CranioSacral Therapy has achieved promising success with a variety of ailments throughout the body it can be used to alleviate pain and stress; calm down the autonomic nervous system; lower high blood pressure and fever; improve fluid exchange and blood flow; lengthen the spine; and promote general relaxation.
CranioSacral Therapy has proven particularly effective in relieving complaints related to the head � chronic and migraine headaches, sinus problems, whiplash, torticollis (stiff neck or wryneck), dizziness, tinnitus, eye strain and vision problems (such as lazy and crossed eyes), Bell�s palsy (facial paralysis), and even insomnia.
Sports Massage is a specialty area of traditional massage that assists the body to achieve maximum physical results. Administered before physical activity, it can help protect against pain and injuries while boosting performance. Following physical exertion, it helps remove lactic acid and restore normal muscle tone and range of motion. Sports massage is a powerful aid to anyone who wants to use his body at maximum efficiency: not only professional but also weekend athletes; dancers, actors, musicians, and other performing artists; as well as people whose occupation require physical exertion, like painters, construction workers, and busy housewives. In short, sports massage can help nearly everyone.
The term "Swedish Massage" refers to a variety of techniques specifically designed to relax muscles by applying pressure to them against deeper muscles and bones, and rubbing in the same direction as the flow of blood returning to the heart.
The main purpose of Swedish massage is to increase the oxygen flow in the blood and release toxins from the muscles. Swedish massage shortens recovery time from muscular strain by flushing the tissues of lactic acid, uric acid, and other metabolic wastes. It increases circulation without increasing heart load. It stretches the ligaments and tendons keeping them supple and pliable. Swedish massage also stimulates the skin and nervous system and soothes the nerves themselves at the same time. It reduces stress, both emotional and physical, and is suggested in a regular program for stress management. It also has many specific medical uses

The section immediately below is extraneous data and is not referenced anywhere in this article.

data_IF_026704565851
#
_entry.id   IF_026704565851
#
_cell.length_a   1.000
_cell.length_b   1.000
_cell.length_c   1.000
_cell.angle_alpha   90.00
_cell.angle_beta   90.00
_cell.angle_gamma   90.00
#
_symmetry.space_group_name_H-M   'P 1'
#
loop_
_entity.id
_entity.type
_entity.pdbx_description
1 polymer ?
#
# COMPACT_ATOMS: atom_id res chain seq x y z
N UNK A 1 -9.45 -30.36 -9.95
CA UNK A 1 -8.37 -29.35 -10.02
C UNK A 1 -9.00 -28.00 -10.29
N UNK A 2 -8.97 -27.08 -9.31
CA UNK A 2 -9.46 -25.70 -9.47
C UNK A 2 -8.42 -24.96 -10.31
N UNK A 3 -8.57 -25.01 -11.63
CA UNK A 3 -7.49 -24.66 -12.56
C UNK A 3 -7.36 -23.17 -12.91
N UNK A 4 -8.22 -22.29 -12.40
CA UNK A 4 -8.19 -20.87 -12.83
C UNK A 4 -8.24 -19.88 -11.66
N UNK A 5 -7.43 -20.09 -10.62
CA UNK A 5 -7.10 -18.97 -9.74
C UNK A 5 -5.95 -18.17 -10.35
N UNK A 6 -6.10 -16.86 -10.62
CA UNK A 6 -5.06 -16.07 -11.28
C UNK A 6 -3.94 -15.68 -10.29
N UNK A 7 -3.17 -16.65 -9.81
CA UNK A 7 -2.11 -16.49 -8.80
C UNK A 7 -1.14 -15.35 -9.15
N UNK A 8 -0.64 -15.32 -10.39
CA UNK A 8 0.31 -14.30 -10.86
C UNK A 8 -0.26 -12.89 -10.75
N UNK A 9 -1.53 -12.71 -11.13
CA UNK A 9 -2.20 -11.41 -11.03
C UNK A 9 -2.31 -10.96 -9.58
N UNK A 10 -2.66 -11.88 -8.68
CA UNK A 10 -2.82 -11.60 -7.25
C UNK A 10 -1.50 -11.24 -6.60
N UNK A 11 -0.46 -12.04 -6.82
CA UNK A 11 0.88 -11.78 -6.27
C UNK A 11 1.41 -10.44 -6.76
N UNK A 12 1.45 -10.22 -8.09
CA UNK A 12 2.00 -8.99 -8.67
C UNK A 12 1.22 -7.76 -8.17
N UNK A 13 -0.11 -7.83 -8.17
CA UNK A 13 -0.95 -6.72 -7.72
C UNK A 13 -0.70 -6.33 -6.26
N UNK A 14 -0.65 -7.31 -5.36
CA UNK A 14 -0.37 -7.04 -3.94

Reflexology is a technique of manipulating the feet in order to improve circulation, ease pain, and increase relaxation in the body. Reflexology is based on the theory that all body parts, organs, and glands are associated with specific areas, called reflex zones, in the feet, hands, ears, and surface of the skin. By manipulating the associated zone, changes can be effected in the corresponding body part. For this reason, reflexology is sometimes called zone therapy. The feet have a large concentration of nerve endings and are, therefore, particularly sensitive.
Reflexology induces the relaxation response, which counters stress and activates the release of endorphins into the bloodstream. It also improves circulation, most notably from the feet. By improving circulation, reflexology helps to cleanse the body of toxins. It also aids the exchange of oxygen, nutrients, and essential chemical metabolites among the cells of the body. This helps the body to maintain homeostasis, or a balance of dynamic equilibrium within its ever-changing internal environment. By inducing relaxation and improving circulation, reflexology supports the optimum functioning of the immune system and therefore can be an important part of a preventive health care program.
I always have relief from pain after each visit. With massage from Jacob I am able to live with my chronic back pain without large amounts of pain medication! Penelope J.view more testimonials